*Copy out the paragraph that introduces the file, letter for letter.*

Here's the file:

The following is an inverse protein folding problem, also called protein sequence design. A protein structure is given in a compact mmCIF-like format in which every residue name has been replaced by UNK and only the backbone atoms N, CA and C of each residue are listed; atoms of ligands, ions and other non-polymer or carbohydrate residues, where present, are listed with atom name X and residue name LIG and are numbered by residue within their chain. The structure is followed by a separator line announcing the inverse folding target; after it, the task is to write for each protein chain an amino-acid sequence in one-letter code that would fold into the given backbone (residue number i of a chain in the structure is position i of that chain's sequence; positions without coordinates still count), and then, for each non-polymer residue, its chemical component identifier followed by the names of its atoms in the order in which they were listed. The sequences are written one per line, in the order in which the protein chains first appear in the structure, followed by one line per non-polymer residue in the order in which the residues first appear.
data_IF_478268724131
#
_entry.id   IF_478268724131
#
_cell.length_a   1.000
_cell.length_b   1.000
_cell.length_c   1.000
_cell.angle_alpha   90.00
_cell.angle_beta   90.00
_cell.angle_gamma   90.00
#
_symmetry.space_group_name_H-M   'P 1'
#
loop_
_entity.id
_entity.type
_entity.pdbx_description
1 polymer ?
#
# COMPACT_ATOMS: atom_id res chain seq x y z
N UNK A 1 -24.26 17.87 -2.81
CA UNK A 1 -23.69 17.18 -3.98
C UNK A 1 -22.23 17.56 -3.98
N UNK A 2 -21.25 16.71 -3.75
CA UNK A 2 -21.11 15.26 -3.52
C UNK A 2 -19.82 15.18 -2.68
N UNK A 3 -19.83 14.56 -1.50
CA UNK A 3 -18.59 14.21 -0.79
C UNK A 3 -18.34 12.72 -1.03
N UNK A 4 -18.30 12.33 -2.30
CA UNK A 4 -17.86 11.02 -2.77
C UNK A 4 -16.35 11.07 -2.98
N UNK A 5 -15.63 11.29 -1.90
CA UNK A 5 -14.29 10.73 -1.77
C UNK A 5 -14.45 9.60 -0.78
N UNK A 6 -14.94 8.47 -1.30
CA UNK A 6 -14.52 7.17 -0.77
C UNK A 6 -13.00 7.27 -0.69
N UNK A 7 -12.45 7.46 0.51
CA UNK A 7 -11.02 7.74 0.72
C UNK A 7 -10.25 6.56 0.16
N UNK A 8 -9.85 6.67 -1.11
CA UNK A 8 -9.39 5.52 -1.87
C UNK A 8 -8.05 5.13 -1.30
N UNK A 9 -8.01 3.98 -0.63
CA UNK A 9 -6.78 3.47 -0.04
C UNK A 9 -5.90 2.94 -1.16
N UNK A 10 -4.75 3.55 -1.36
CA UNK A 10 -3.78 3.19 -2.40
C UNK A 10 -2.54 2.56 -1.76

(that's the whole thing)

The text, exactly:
The following is an inverse protein folding problem, also called protein sequence design. A protein structure is given in a compact mmCIF-like format in which every residue name has been replaced by UNK and only the backbone atoms N, CA and C of each residue are listed; atoms of ligands, ions and other non-polymer or carbohydrate residues, where present, are listed with atom name X and residue name LIG and are numbered by residue within their chain. The structure is followed by a separator line announcing the inverse folding target; after it, the task is to write for each protein chain an amino-acid sequence in one-letter code that would fold into the given backbone (residue number i of a chain in the structure is position i of that chain's sequence; positions without coordinates still count), and then, for each non-polymer residue, its chemical component identifier followed by the names of its atoms in the order in which they were listed. The sequences are written one per line, in the order in which the protein chains first appear in the structure, followed by one line per non-polymer residue in the order in which the residues first appear.